Reproductive interference may reduce fitness of either of the involved species, with potentially important ecological and evolutionary consequences. Except for the effect of shared pollinators on reproductive success, however, mechanisms underlying reproductive interference have been little studied, even though the severity of its impact may depend on the specific mechanism. The aim of this study was therefore to explore the mechanisms of reproductive interference between Taraxacum japonicum (native to Japan) and Taraxacum officinale (alien).
In a field survey, Takemori et al. examined the association between alien species density and seed set in T. japonicum, and whether pollinator behaviour indicated a preference for the alien. The authors measured the effects of heterospecific pollen deposition in a series of hand pollination experiments, including mixed pollination experiments in which the order of application of conspecific and heterospecific pollen was varied. Finally, to investigate hybridization frequency, the parentage of seedlings produced following natural, mixed or heterospecific pollination was compared.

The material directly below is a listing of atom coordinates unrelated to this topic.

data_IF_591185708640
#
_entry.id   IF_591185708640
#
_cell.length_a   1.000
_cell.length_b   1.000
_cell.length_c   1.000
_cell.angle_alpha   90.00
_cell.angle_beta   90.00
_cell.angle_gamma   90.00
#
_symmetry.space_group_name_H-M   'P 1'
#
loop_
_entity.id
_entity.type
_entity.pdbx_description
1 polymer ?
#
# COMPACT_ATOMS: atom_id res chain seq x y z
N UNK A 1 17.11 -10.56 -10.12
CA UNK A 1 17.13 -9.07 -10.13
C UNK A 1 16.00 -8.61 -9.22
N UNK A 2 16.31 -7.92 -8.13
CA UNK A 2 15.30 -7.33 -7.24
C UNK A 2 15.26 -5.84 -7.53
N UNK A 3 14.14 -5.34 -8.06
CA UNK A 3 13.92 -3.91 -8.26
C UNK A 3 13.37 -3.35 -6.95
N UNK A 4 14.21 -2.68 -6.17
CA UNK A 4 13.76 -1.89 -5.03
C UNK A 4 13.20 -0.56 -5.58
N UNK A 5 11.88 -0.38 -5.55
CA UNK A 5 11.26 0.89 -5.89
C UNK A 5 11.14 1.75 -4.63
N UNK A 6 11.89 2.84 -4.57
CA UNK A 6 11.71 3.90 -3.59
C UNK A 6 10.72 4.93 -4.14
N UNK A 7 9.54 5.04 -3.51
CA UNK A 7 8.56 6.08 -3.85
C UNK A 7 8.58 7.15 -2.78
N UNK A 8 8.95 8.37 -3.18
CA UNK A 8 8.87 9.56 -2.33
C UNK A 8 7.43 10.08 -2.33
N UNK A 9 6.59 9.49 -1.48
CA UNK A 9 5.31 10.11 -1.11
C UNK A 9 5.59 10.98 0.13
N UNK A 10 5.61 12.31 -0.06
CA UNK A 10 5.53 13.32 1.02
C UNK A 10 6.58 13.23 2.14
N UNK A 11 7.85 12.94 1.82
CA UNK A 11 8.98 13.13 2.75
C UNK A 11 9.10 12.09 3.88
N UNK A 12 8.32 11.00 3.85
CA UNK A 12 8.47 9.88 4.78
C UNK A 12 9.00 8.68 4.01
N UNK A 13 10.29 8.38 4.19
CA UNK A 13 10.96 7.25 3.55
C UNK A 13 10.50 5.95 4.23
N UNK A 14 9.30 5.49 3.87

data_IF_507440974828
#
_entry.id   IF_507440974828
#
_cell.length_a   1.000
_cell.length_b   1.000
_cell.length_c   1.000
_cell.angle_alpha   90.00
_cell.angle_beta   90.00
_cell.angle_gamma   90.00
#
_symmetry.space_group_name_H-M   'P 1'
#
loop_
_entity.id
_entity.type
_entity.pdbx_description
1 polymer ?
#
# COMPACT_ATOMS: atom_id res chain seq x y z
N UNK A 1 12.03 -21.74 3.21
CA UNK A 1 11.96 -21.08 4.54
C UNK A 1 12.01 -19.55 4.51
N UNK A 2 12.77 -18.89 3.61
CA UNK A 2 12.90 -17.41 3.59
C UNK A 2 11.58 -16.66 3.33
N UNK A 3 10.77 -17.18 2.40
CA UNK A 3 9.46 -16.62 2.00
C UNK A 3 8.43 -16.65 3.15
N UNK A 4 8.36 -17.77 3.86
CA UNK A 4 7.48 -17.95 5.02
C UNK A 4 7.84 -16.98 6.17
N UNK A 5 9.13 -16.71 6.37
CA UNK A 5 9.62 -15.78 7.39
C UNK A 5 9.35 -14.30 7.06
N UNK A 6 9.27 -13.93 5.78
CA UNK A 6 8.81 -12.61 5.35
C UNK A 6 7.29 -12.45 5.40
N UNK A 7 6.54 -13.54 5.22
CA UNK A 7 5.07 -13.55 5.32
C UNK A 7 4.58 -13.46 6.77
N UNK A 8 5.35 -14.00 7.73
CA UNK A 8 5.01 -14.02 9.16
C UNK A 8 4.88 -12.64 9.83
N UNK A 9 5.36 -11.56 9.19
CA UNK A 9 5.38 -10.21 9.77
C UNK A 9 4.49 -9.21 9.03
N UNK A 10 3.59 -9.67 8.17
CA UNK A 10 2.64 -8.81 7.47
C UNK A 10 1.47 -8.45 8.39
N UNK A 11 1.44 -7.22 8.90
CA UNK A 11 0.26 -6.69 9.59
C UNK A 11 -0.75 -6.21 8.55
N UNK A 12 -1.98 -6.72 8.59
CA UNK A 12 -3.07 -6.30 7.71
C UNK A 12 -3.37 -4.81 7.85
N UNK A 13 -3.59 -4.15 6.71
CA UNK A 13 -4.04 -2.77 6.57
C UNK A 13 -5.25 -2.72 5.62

The authors conclude that, among the examined mechanisms, heterospecific pollen deposition might have the largest deleterious effect on the native species. This effect is frequency dependent; thus, a positive feedback loop may cause the effect on the population dynamics to increase over time, with the result that the alien might eventually displace the native in a population. Effects of the examined mechanisms on population dynamics should be investigated further to improve understanding of the impact of reproductive interference on the structure of plant communities.